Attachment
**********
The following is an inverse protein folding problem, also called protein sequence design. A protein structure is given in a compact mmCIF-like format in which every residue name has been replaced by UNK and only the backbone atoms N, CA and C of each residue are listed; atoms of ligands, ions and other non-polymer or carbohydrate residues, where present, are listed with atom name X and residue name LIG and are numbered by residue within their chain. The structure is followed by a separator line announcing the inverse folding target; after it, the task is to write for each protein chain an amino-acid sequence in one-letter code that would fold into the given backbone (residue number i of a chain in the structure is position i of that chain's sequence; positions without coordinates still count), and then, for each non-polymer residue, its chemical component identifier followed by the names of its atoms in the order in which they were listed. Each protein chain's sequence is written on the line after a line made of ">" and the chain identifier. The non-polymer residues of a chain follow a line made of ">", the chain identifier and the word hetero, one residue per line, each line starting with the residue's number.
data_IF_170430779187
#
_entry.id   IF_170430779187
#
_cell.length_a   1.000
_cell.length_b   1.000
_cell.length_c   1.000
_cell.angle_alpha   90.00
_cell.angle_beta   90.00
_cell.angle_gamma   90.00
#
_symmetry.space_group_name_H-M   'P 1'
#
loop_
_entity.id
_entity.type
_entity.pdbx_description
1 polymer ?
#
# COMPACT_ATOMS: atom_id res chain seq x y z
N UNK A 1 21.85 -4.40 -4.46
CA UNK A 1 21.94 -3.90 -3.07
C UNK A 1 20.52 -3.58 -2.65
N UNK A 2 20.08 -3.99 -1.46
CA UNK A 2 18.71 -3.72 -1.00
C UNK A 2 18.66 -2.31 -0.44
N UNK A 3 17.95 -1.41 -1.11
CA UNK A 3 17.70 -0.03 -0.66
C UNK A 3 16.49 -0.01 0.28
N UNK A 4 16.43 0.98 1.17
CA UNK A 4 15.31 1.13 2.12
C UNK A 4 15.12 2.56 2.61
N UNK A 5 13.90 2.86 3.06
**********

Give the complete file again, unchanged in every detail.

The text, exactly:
The following is an inverse protein folding problem, also called protein sequence design. A protein structure is given in a compact mmCIF-like format in which every residue name has been replaced by UNK and only the backbone atoms N, CA and C of each residue are listed; atoms of ligands, ions and other non-polymer or carbohydrate residues, where present, are listed with atom name X and residue name LIG and are numbered by residue within their chain. The structure is followed by a separator line announcing the inverse folding target; after it, the task is to write for each protein chain an amino-acid sequence in one-letter code that would fold into the given backbone (residue number i of a chain in the structure is position i of that chain's sequence; positions without coordinates still count), and then, for each non-polymer residue, its chemical component identifier followed by the names of its atoms in the order in which they were listed. Each protein chain's sequence is written on the line after a line made of ">" and the chain identifier. The non-polymer residues of a chain follow a line made of ">", the chain identifier and the word hetero, one residue per line, each line starting with the residue's number.
data_IF_170430779187
#
_entry.id   IF_170430779187
#
_cell.length_a   1.000
_cell.length_b   1.000
_cell.length_c   1.000
_cell.angle_alpha   90.00
_cell.angle_beta   90.00
_cell.angle_gamma   90.00
#
_symmetry.space_group_name_H-M   'P 1'
#
loop_
_entity.id
_entity.type
_entity.pdbx_description
1 polymer ?
#
# COMPACT_ATOMS: atom_id res chain seq x y z
N UNK A 1 21.85 -4.40 -4.46
CA UNK A 1 21.94 -3.90 -3.07
C UNK A 1 20.52 -3.58 -2.65
N UNK A 2 20.08 -3.99 -1.46
CA UNK A 2 18.71 -3.72 -1.00
C UNK A 2 18.66 -2.31 -0.44
N UNK A 3 17.95 -1.41 -1.11
CA UNK A 3 17.70 -0.03 -0.66
C UNK A 3 16.49 -0.01 0.28
N UNK A 4 16.43 0.98 1.17
CA UNK A 4 15.31 1.13 2.12
C UNK A 4 15.12 2.56 2.61
N UNK A 5 13.90 2.86 3.06